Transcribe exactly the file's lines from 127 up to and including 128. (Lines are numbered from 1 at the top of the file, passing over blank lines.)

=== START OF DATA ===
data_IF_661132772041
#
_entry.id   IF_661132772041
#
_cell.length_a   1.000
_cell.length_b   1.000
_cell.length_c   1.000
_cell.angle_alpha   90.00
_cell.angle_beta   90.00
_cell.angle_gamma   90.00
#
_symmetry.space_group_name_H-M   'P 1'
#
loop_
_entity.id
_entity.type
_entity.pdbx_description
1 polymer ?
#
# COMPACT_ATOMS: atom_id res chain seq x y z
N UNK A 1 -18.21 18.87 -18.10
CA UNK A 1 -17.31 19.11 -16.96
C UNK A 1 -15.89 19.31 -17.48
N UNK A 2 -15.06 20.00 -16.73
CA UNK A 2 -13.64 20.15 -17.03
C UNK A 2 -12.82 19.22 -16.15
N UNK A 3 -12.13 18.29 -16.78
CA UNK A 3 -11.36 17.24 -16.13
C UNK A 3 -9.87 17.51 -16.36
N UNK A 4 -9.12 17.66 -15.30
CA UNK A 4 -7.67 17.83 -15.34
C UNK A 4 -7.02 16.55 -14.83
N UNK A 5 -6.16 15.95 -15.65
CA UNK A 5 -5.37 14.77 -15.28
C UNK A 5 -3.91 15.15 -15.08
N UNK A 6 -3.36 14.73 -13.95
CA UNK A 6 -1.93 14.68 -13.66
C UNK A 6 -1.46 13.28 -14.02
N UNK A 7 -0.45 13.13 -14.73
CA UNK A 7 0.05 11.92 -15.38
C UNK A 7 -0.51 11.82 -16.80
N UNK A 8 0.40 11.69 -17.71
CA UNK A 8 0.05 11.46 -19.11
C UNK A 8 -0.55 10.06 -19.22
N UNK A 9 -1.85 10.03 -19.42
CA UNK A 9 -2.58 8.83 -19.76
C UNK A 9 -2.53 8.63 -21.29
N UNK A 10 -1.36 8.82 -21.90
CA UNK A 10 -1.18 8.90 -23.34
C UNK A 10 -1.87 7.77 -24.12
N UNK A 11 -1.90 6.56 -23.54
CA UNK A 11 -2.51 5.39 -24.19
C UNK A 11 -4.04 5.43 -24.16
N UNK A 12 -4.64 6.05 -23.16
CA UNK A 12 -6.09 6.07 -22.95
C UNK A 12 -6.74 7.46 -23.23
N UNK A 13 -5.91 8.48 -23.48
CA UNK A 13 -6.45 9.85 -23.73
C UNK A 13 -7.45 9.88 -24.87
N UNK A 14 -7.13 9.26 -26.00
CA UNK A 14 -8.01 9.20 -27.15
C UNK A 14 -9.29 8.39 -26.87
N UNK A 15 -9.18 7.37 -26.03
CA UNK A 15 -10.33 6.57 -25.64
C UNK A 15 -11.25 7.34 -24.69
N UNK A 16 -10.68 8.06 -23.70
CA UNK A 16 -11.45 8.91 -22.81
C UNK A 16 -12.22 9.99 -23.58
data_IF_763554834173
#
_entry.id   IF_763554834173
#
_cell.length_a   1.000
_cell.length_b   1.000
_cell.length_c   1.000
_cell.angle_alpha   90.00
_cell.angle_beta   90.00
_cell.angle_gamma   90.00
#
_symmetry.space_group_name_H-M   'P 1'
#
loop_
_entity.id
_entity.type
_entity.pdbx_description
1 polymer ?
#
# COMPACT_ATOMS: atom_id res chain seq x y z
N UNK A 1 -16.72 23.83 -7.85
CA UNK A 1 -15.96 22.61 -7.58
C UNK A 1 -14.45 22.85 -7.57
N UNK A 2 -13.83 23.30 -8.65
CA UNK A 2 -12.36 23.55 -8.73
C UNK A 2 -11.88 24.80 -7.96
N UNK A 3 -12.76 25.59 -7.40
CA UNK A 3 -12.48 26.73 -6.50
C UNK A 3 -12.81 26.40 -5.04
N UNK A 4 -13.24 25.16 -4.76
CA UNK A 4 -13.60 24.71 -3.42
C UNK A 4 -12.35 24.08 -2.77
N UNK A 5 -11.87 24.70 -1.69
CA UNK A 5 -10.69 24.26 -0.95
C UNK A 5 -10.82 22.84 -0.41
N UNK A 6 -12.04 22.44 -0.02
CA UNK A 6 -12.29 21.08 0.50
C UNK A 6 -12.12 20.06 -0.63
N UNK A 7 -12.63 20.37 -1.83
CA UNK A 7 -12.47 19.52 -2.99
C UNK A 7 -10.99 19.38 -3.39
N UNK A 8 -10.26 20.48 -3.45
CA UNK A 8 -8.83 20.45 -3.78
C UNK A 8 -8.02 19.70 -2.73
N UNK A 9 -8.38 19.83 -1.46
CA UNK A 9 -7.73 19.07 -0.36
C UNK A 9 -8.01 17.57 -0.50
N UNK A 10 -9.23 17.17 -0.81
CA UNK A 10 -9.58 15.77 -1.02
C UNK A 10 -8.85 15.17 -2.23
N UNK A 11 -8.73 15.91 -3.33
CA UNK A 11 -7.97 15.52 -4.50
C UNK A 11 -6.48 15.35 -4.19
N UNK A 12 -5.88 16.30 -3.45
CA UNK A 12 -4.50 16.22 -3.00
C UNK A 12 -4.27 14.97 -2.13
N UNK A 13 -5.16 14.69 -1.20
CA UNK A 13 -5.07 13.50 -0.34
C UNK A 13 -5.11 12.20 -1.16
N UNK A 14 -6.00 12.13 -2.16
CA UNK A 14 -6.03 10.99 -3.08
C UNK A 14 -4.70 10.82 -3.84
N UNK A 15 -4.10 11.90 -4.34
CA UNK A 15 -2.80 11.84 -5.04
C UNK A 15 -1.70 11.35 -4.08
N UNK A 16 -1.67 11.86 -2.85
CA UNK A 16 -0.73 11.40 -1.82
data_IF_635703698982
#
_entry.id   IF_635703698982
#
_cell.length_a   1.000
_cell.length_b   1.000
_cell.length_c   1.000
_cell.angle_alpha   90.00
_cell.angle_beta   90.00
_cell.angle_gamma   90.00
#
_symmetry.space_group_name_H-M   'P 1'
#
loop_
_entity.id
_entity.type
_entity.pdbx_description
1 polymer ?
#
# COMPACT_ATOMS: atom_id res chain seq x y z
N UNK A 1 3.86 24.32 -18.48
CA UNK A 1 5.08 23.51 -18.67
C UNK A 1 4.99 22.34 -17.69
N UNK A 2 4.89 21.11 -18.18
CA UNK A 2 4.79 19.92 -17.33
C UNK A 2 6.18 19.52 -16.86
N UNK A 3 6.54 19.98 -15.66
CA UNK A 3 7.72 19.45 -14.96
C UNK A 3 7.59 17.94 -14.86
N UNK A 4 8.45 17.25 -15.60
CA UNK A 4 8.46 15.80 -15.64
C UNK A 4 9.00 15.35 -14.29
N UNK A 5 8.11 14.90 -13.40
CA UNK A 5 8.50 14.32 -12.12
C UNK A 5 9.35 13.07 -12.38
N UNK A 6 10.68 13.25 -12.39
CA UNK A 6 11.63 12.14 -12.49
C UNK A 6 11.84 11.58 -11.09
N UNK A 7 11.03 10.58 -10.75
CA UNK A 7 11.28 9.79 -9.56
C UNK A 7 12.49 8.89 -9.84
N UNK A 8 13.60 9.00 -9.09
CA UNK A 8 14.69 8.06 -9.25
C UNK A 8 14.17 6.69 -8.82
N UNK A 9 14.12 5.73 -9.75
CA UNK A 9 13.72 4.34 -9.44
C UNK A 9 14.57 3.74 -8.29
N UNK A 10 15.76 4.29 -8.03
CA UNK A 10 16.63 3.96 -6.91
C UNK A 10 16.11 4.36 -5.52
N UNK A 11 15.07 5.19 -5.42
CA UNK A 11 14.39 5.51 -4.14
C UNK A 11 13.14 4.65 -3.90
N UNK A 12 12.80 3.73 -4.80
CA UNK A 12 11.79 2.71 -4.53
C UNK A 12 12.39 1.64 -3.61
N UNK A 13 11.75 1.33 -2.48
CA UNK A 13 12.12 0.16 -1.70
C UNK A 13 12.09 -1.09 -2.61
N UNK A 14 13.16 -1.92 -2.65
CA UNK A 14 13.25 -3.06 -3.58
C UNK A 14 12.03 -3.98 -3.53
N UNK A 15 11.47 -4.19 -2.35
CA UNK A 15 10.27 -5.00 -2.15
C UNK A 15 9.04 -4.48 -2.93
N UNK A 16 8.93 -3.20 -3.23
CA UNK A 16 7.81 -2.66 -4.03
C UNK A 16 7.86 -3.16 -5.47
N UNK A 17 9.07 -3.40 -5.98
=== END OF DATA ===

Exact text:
C UNK A 13 -5.11 12.20 -1.16
N UNK A 14 -6.00 12.13 -2.16